Then Joseph said to Pharaoh, “Pharaoh’s dreams are one and the same; God has revealed to Pharaoh what he is about to do.”

Genesis 41:25

In yesterday’s Life for Leaders devotion, I began reflecting on the relevance for us of Joseph’s talking about God in his conversation with Pharaoh. As you may recall, when Pharaoh mentioned Joseph’s ability to interpret dreams, Joseph said, “It is not I; God will give Pharaoh a favorable answer” (41:16). Then, after Pharaoh explained his dream to Joseph, Joseph brought up God again: “Pharaoh’s dreams are one and the same; God has revealed to Pharaoh what he is about to do.”

The examples of Joseph and Paul encourage us to speak of God among our colleagues in a way that honors and involves them, rather than pushing them away.”

Joseph understood that God’s engagement with human beings is not limited to those who have entered into an intentional relationship with the one true God. Rather, God was willing and able to work within Pharaoh for God’s own sovereign purposes. Through dreams, God showed Pharaoh what was about to happen to Egypt, so that Egypt might be prepared for the coming famine.

So, the second time Joseph mentioned God, he did so by pointing to God’s work in Pharaoh’s life. This is striking for several reasons. Listen, once again, to the wise commentary on this passage by Al Erisman in his book The Accidental Executive: Lessons on Business, Faith, and Calling from the Life of Joseph: “Joseph also saw

others in his workplace as valued human beings; in fact, they too had insight from God. He said to Pharaoh, “The dreams of Pharaoh are one and the same. God has revealed to Pharaoh what he is about to do” (Genesis 41: 25). Joseph continued this theme in the ensuing conversation, showing respect to Pharaoh.

Joseph’s brief statement of God’s work in Pharaoh reminds me of Paul’s longer statement in Acts 17 on Mars’ Hill (or the Areopagus). A view of Mars’ Hill in Athens (on the left) from the Parthenon.There, Paul addressed his pagan audience by affirming their religious sentiments, recognizing that they worshiped as unknown the God proclaimed by Paul, and finding godly wisdom in Greek poetry (Acts 17:22-31). Though Paul did not back away from matters of theological difference with his audience, he sought to emphasize common ground with them.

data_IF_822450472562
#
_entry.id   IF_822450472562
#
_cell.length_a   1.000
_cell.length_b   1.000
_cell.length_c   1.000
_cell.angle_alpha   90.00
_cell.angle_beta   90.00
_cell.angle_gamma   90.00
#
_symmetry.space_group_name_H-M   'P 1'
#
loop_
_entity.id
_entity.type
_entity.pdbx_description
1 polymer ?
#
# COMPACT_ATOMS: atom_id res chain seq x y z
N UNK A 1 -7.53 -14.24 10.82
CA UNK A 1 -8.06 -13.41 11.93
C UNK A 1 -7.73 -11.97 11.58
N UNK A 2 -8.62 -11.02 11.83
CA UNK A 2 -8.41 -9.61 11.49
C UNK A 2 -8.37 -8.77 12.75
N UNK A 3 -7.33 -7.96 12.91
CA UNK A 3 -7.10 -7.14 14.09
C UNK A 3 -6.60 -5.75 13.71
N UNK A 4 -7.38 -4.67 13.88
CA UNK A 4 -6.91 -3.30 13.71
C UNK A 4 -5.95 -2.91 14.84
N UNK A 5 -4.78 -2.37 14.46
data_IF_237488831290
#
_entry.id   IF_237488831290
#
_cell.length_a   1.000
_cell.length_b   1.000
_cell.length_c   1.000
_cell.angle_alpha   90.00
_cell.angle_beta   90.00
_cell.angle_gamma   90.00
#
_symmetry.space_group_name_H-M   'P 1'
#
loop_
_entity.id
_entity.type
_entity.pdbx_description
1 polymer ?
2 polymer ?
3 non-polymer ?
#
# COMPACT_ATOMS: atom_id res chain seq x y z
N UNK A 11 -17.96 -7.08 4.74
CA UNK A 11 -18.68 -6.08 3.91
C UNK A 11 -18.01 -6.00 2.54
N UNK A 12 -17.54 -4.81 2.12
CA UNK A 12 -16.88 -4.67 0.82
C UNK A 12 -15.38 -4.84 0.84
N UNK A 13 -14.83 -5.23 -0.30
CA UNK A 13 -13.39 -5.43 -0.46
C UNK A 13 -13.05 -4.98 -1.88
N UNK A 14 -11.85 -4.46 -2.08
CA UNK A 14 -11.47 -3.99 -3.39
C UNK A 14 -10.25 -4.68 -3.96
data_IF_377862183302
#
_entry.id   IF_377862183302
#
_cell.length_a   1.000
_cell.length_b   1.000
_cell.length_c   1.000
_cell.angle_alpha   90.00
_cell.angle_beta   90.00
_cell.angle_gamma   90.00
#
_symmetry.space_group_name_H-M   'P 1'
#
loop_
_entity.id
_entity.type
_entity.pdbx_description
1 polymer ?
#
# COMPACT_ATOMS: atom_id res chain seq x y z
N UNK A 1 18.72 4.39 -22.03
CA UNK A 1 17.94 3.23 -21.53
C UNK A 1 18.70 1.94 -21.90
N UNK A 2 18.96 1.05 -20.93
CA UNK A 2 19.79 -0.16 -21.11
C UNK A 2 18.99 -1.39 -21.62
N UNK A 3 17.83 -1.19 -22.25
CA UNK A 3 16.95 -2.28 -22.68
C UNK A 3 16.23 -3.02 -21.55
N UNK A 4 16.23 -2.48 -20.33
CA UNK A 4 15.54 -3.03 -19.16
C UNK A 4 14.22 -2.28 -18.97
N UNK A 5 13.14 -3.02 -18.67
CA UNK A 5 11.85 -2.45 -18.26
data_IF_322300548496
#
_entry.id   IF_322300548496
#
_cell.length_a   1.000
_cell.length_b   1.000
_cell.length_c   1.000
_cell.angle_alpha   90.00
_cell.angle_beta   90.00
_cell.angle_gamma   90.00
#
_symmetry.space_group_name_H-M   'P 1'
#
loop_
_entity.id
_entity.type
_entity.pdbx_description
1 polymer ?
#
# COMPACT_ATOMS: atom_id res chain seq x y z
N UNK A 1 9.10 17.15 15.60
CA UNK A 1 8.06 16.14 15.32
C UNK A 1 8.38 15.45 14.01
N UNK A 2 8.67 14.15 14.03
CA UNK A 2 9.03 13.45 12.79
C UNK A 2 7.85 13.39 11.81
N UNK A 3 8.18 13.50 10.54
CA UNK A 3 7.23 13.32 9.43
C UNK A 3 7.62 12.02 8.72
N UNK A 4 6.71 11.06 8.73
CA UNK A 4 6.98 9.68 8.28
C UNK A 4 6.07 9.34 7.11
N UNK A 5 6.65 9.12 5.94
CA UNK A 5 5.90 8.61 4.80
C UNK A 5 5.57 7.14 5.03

The examples of Joseph and Paul encourage us to speak of God among our colleagues in a way that honors and involves them, rather than pushing them away. Both of these examples also challenge us to see God’s presence in unexpected places and unexpected people, as God works in and through those who are not in a covenant relationship with him.

QUESTIONS TO CONSIDER:

If you work in a setting where some or all of your colleagues are not followers of Jesus, do you believe that God is at work in these coworkers? Can you imagine that God might even reveal something important to one of these colleagues?

When you speak of God, whether at work or any other setting, do you emphasize common ground with others? Or do you emphasize discontinuity and disagreement?

If you have time, read Paul’s speech on Mars’ Hill (Acts 17:22-31). How does this speech challenge and encourage you when you think about speaking of God in your workplace?

PRAYER:

Gracious God, thank you for the examples of Joseph and Paul. Thank you for their ability to see you at work in unexpected ways and unexpected people. Thank you for their affirmation of your presence among these folk.

Help me, Lord, to be discerning and wise. Help me to see where and how you are at work around me. May I learn to speak about you in ways that affirm others even as they affirm your presence in their lives. Amen.

 

Photo “A view of Mars’ Hill in Athens (on the left) from the Parthenon.” Copyright © Mark D. Roberts. Used with permission.